Here we’ll use YOLO to detect and count the number of people in a video sequence.
So far in the series, we have been working with still image data. In this article, we’ll use a basic implementation of YOLO to detect and count people in video sequences.
Let’s again start by importing the required libraries.
import numpy as np
Here, we’ll use the same files and code pattern as discussed in the previous article. If you haven’t read the article, I would suggest you give it a read since it’ll clear the basics of the code. For reference, we’ll load the YOLO model here.
with open("coco.names","r") as f:
classes=[line.strip() for line in f.readlines()]
output_layers=[layer_names[i-1] for i in net.getUnconnectedOutLayers()]
Now, instead of image, we’ll feed our model a video file. OpenCV provides a simple interface to deal with video files. We’ll create an instance of the
VideoCapture object. Its argument can either be the index of an attached device or a video file. I’ll be working with a video.
cap = cv2.VideoCapture('./video.mp4')
We’ll save the output as a video sequence as well. To save our video output, we’ll use a
VideoWriter object instance from Keras.
out_video = cv2.VideoWriter( 'human.avi', cv2.VideoWriter_fourcc(*'MJPG'), 15., (640,480))
Now we’ll capture the frames from the video sequence, process them using blob and get the detection. (Check out the previous article for a detailed explanation.)
frame = cv2.resize(frame, (640, 480))
Let’s get the coordinates of the bounding box for each detected object and apply a threshold to eliminate weak detections. Of course, let’s not forget to apply Non-Maximum Suppression.
for out in outs:
for detection in out:
Draw the final boundary boxes on the detected objects and increment the counter for each detection.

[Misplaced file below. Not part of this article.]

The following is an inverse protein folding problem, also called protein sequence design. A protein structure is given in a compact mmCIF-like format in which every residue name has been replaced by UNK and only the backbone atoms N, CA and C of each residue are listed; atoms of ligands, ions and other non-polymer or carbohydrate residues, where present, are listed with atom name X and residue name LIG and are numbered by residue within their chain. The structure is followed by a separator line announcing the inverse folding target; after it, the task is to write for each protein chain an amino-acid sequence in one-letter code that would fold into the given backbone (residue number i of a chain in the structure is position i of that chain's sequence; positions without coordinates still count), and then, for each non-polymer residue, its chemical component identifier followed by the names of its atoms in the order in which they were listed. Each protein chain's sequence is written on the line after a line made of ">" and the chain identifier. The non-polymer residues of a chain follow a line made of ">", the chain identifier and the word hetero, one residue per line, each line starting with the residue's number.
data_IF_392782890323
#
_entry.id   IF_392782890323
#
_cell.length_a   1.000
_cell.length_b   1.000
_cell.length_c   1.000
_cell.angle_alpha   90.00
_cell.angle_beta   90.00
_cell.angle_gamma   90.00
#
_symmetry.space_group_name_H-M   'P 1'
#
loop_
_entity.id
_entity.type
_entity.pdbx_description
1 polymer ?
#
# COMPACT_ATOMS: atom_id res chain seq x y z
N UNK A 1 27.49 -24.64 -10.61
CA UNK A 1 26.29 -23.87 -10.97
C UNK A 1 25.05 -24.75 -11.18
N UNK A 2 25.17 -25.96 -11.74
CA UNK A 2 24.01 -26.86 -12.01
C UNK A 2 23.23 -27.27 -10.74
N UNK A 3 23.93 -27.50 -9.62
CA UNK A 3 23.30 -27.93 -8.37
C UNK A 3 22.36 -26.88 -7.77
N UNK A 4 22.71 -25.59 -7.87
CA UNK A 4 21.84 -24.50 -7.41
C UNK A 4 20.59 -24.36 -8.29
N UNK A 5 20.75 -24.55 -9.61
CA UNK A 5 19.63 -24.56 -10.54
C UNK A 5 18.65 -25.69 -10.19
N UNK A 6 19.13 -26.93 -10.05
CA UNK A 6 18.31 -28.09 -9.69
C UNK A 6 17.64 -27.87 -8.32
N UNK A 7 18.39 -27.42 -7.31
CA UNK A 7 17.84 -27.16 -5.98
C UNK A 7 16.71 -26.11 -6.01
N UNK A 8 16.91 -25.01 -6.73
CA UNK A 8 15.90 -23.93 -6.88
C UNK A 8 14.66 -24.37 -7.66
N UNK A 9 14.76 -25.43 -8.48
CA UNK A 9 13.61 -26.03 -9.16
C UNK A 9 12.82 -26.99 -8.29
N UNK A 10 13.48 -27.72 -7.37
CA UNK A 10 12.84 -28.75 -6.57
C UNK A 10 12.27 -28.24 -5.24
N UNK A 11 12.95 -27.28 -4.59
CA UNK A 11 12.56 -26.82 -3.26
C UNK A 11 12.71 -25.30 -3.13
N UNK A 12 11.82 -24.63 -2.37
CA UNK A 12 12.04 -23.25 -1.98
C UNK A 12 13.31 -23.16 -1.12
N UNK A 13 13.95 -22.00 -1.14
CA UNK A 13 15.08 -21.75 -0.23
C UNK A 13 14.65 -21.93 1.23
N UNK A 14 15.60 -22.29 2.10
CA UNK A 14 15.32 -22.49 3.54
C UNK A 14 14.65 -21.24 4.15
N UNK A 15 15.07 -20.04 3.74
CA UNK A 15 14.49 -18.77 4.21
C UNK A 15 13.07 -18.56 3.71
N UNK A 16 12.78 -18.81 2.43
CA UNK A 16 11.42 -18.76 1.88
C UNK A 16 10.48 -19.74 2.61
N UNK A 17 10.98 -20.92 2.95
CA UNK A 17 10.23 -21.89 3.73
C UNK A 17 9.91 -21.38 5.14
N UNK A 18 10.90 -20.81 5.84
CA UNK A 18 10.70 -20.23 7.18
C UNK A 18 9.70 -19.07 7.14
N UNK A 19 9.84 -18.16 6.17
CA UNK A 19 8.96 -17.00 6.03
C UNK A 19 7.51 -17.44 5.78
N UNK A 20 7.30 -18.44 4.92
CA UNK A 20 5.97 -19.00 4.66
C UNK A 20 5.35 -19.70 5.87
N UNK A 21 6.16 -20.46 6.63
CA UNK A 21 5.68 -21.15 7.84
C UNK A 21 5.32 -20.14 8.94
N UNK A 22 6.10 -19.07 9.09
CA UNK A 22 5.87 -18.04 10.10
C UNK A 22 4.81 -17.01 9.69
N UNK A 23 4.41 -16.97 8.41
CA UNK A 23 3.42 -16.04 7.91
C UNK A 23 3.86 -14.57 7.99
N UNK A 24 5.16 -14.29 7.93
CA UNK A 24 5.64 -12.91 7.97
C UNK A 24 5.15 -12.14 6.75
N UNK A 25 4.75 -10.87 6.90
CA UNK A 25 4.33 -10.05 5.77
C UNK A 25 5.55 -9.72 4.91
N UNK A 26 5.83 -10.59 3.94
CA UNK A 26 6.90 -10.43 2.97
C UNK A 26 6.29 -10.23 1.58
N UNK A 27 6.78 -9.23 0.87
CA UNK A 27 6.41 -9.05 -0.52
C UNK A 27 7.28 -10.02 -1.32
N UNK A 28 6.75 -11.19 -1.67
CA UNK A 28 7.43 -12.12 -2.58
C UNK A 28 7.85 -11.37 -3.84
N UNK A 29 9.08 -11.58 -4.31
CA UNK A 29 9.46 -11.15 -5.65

count = 0
for i in range(len(boxes)):
if i in indexes:
if int(class_ids[i] == 0):
cv2.putText(frame,label+" "+str(round(confidences[i],3)),(x,y-5),font,1, color, 1)
We can draw the frame number as well as a counter right on the screen so that we know how many people there are in each frame.
cv2.putText(frame, str(count), (100,200), cv2.FONT_HERSHEY_DUPLEX, 2, (0, 255, 255), 10)
Our model will now count the number of people present in the frame. For a better estimate of queue length, we can define our region of interest as well prior to processing.
ROI = [(100,100),(1880,100),(100,980),(1880,980)]
And then focus the frame only in that region as follows:
cv2.rectangle(frame, ROI, ROI, (255,255,0), 2)
Here’s a snapshot of the final video being processed.
In this series of articles, we learned to implement deep neural networks for computer vision problems. We implemented the neural networks from scratch, used transfer learning, and used pre-trained models to detect objects of interest. At first glance, it seemed like it might be better to use custom trained models when we’re working with a congested scene where objects of interest are not clearly visible. Custom trained models would be more accurate in such cases, but the accuracy comes at the cost of time and resource consumption. Some state-of-the-art algorithms like YOLO are more efficient than custom trained models and can be implemented in real time while maintaining a reasonable level of accuracy.
The solutions we explored in this series are not perfect and can be improved, but you should now be able to see a clear picture of what it means to work with deep learning models for object detection. I encourage you to experiment with the solutions we went through. Maybe you could fine-tune parameters to get a better prediction, or implement ROI or LOI to get a better estimate of the number of people in a queue. You can experiment with object tracking as well, just don’t forget to share your findings with us. Happy coding!